WASHINGTON -- President-elect Barack Obama sized up the Oval Office on Monday and pronounced it "pretty nice" after touring the White House with wife Michelle on a cordial visit hosted by President Bush and wife Laura.
After winning an election where Obama daily blistered the Bush administration, all scorching rhetoric was forgotten as the Bushes greeted the Obamas at the South Portico, and the couples posed for cameras with 43 and 44 separated by their wives. They then moved on to the Diplomatic Reception room, where the Obamas were introduced to Coast Guard Adm. Stephen Rochon, the director of the Executive Residence and the chief usher.
Michelle then headed with Laura Bush to the East Wing -- the domain of the first lady -- while the Illinois senator who will be inaugurated Jan. 20 headed to the West Wing with Bush, strolling down the colonnade toward the Oval Office in another choreographed photo op.
Bush and Obama met privately for about an hour with no staffers or note-takers, Obama adviser Robert Gibbs said. Gibbs said the men talked about the proposed stimulus package, the troubled auto industry and housing foreclosures -- all giant messes Obama is inheriting. Obama thought the Oval Office was "a pretty nice office."
Laura Bush showed Michelle Obama around the private residence -- think of it as a grand apartment -- at the White House, where the Obamas and daughters Malia, 10, and Sasha, 7, will actually live.
The women chatted in the West Sitting Hall "where they discussed raising daughters in the White House, as Jenna and Barbara Bush were similar in age to Malia and Sasha Obama when they visited their grandfather, President George H. W. Bush, during his presidency," Obama transition spokesman Stephanie Cutter said in a statement.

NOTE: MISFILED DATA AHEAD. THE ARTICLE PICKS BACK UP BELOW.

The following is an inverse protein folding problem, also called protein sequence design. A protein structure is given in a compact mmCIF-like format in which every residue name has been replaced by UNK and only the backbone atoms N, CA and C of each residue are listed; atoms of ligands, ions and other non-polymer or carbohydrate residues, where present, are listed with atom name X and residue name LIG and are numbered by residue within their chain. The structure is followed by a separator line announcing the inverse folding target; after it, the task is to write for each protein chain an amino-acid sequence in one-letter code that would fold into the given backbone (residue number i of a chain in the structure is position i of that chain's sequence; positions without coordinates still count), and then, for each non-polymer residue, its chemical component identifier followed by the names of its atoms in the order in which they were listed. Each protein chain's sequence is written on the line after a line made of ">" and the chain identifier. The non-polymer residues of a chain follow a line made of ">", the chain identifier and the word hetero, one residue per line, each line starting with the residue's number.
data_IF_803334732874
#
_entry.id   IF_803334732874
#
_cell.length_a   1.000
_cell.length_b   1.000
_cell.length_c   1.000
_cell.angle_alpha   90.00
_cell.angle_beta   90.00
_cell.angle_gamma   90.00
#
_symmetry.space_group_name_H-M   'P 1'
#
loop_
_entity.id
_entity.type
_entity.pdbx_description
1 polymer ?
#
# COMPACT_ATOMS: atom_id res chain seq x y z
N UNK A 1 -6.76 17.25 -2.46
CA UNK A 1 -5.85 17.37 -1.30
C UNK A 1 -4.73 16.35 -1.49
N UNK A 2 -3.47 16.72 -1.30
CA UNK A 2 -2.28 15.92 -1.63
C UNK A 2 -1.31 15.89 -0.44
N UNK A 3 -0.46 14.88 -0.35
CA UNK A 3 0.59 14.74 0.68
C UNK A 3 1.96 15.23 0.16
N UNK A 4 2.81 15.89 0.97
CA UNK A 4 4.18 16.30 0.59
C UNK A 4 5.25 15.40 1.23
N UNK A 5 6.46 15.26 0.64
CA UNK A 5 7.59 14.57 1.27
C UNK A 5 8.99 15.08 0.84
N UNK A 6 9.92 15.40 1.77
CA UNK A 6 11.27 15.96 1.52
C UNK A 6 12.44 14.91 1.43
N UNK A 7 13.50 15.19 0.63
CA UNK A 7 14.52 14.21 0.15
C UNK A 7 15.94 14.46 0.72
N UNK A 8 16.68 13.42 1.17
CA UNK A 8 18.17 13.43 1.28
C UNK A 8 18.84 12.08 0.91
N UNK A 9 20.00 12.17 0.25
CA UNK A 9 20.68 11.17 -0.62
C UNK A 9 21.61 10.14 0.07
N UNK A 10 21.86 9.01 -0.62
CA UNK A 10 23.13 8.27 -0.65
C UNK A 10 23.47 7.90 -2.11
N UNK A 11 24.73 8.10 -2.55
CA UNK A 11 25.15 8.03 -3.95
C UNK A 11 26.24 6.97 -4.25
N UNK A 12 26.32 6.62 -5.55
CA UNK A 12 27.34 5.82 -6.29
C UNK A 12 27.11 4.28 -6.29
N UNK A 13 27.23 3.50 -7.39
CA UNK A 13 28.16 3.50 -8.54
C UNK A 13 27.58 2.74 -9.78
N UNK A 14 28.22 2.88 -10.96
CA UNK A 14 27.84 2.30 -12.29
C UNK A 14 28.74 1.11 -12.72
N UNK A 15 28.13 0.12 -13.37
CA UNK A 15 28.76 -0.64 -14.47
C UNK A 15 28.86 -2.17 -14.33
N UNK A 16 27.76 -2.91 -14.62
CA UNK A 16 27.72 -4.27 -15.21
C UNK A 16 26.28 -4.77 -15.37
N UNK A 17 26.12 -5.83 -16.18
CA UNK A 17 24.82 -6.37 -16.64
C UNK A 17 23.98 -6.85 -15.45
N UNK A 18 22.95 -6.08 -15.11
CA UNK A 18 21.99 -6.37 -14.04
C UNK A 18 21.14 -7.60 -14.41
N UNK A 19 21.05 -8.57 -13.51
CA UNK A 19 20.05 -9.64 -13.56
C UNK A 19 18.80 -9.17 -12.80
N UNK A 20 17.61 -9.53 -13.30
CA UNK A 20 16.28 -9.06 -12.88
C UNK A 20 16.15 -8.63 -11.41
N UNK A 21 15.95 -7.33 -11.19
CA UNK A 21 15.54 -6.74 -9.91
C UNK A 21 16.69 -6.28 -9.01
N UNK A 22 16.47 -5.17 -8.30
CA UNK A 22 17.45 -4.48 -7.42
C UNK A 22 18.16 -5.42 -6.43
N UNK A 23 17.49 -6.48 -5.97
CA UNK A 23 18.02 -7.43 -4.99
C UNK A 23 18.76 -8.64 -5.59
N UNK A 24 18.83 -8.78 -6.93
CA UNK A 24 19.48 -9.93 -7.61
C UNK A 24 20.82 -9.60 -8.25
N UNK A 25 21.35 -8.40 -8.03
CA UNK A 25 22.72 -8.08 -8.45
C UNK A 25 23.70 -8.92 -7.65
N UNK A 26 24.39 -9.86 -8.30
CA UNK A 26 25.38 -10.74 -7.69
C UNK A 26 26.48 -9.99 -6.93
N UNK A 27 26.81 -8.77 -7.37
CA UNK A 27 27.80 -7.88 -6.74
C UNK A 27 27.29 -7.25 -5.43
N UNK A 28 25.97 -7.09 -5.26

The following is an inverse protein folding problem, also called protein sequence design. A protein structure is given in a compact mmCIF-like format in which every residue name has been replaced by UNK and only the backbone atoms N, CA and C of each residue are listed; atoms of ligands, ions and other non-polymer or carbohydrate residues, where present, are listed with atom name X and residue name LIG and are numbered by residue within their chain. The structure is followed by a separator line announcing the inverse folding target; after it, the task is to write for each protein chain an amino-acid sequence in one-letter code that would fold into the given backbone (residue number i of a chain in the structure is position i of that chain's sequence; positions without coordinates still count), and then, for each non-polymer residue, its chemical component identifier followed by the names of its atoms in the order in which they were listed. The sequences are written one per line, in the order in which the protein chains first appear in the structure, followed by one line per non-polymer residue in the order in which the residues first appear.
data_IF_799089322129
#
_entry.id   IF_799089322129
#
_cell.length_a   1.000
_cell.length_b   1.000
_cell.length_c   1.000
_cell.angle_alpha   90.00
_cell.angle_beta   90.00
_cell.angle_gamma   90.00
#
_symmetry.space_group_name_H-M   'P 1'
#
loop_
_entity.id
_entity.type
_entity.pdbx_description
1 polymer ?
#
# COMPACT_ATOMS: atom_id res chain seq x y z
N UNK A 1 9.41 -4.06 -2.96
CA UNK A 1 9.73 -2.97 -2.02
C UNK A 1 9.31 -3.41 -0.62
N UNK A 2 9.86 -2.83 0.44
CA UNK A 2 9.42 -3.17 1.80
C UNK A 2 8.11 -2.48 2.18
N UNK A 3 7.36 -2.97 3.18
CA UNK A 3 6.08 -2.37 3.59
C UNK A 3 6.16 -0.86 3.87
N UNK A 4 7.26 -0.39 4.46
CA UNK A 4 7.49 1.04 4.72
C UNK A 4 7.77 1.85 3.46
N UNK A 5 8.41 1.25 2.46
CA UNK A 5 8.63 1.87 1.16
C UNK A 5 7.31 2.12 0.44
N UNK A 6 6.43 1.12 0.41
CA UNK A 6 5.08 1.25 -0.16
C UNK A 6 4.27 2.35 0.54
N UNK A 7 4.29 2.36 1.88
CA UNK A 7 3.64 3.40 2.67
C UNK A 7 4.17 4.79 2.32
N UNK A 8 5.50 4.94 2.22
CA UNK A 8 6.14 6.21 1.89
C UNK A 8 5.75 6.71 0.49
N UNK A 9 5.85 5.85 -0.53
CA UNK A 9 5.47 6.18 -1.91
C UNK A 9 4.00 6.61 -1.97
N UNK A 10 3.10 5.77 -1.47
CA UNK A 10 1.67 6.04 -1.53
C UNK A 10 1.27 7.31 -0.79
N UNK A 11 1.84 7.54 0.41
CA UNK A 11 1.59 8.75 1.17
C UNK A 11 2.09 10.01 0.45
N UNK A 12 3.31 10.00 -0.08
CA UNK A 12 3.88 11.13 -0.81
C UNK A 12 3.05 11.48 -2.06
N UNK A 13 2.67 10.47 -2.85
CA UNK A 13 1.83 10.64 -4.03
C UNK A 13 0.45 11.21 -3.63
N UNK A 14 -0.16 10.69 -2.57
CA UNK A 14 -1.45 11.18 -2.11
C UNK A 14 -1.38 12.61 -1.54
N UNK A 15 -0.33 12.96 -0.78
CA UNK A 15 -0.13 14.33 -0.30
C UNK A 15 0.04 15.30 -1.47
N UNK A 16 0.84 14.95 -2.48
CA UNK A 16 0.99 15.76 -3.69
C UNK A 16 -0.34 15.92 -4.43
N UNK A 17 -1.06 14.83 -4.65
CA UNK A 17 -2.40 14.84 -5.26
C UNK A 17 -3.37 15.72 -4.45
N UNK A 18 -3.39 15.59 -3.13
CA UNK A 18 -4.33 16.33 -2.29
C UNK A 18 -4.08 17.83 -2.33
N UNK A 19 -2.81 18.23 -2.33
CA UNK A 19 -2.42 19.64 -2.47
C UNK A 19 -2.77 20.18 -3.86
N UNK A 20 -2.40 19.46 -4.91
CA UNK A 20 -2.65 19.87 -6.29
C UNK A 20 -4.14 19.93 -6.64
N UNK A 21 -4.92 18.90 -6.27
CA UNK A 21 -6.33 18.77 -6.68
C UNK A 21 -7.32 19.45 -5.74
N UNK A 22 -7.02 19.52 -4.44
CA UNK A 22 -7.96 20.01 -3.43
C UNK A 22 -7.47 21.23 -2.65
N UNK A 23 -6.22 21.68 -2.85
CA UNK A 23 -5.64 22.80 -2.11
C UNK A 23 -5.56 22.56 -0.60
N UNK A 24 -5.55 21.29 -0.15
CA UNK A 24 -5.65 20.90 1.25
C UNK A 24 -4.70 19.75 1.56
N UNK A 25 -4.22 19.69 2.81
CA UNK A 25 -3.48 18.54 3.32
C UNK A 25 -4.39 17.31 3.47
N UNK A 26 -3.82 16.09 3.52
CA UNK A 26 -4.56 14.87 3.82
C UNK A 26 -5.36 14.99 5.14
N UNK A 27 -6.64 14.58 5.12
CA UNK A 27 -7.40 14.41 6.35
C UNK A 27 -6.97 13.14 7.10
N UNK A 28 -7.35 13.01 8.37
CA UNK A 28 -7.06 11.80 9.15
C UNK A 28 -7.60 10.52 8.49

After Bush and Obama's initial meeting, they joined their wives to check out the living quarters, the famous Lincoln Bedroom, office space, the Obama girls' potential bedrooms and the gym. After that, Bush and Obama headed back to the Oval for more talk and Michelle met with Rochon -- who will oversee the Obama move-in -- in the Map Room.
While the current and next president were in a historic meeting, crowds materialized on Pennsylvania Avenue. Construction is already under way for the reviewing stand for the inauguration, 70 days away.
As part of the handoff, Gibbs, who may soon preside over the Obama White House briefing podium, huddled for about 40 minutes with White House press secretary Dana Perino in her West Wing office. And Obama transition co-chief John Podesta, a former Clinton administration chief of staff, met with Bush Chief of Staff Josh Bolten.
The White House visit was a day trip for Obama; he was overheard on his plane ride back to Chicago, according to the pool report, telling someone that he expects to be spending most of his time in Chicago until the inauguration.
Obama today will participate in a Veterans Day observance in Chicago, probably with State of Illinois Veterans Affairs chief Tammy Duckworth. No Cabinet selections are set to be announced this week, though some White House staff appointments may be made. Obama may travel to Hawaii around Christmastime. His grandmother's memorial service -- Madelyn Dunham died last Sunday -- has yet to be scheduled.
Gibbs was asked about Obama's constant condemnation of of Bush's "failed policies" during the campaign in light of the visit. Said Gibbs, smiling, "I don't think he tried that line out again to see how it would work."